Alex Dyer: I hope I can bolster chances for black coaches

The Kilmarnock manager says history proves black coaches don't get the same opportunities as white people.

Kilmarnock manager Alex Dyer hopes he can clear a path for other black coaches by bringing success to Rugby Park.

The 54-year-old takes the reins at Killie on a permanent basis after his interim spell in charge landed him a two-year deal.

After taking the first session of pre-season as the Kilmarnock squad returned to a physically distanced training regime, Dyer said he hoped other coaches from minority backgrounds would be able to follow him into top jobs in football.

Dyer said: “I’m just a black man who wants to be a coach. This football club has given me the opportunity and I want to do the best I can.

“We know in life that things aren’t fair. We know that there should more black, Asian and ethnic minority [people] in the game and given a chance.

“I hope that can change and I hope that people can look at me say ‘yeah, it can happen’.

“If I work hard hopefully people can see what I can do and that could be a kick-start for other people to get a chance like I have.”

Dyer was brought to Scottish football by Steve Clarke, who then took his assistant with him to the Scotland job.

Dyer admitted he had to thank Clarke for the opportunity but said that he would not have been given the chance had not worked as hard as he could due to the lack of chances afforded to black coaches.

The Londoner said: “When you are growing up, you know. It is all round you and you know it is going to be difficult.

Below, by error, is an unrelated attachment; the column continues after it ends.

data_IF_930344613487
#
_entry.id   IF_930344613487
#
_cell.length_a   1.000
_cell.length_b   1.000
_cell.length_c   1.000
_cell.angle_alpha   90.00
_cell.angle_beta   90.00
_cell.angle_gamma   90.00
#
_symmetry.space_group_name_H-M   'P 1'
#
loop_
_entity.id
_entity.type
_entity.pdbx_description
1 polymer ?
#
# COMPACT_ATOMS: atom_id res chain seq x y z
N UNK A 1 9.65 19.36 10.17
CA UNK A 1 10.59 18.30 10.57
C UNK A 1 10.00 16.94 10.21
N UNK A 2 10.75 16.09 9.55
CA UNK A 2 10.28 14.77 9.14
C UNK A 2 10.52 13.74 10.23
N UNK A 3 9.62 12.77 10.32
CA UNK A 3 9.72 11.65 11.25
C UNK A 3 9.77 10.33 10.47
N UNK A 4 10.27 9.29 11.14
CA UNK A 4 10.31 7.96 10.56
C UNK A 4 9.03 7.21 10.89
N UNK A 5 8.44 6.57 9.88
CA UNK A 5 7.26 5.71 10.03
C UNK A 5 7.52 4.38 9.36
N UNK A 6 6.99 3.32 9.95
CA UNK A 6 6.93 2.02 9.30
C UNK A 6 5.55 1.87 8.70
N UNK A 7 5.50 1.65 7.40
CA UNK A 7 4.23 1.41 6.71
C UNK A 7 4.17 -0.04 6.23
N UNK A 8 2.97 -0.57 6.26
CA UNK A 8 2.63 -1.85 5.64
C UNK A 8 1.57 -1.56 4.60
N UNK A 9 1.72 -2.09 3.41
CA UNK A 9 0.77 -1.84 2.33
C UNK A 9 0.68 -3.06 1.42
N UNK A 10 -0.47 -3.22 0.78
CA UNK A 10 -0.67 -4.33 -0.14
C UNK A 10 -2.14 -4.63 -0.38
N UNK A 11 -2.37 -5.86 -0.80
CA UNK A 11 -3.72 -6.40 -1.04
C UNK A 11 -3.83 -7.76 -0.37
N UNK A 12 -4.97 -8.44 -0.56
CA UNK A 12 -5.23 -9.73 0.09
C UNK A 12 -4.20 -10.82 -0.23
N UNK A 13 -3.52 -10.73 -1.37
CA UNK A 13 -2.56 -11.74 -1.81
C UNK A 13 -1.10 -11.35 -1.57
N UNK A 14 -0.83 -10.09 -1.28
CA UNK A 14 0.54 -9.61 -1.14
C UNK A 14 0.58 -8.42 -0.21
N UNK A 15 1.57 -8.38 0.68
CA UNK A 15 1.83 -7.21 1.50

“You are told from an early age and from what you see in life that you have to work hard, because the chances are limited.

“History tells us that – you can’t hide from it. History tells us that we don’t get the opportunities that white people get.

“I was fortunate that I met Steve Clarke and he gave me the opportunity to come up here. For him there was no issue whether I was black, white or green. He said ‘I know you can do this job and I want you with me’.

“We had a good period, he moved on to the national side and then he took me with him again. I will always be grateful to him for giving me the opportunity but he gave me that opportunity because he knows I can do the job – not because I am a black man.”

Dyer has made his first transfer move of the summer by signing up right-back Aaron McGowan from Hamilton Accies.

He said the player market has a different look to it with the Scottish and English leagues following varying paths back to playing but Dyer is confident he can get the right balance for the season ahead.

He said: “It’s not so difficult, there are going to be players out there out of contract. We know our budget – it’s not the biggest in the world but it is not the worst.

“As long as I get a good type in the building and players are going to work hard for this football club then we are going to have a chance to have a decent season.”

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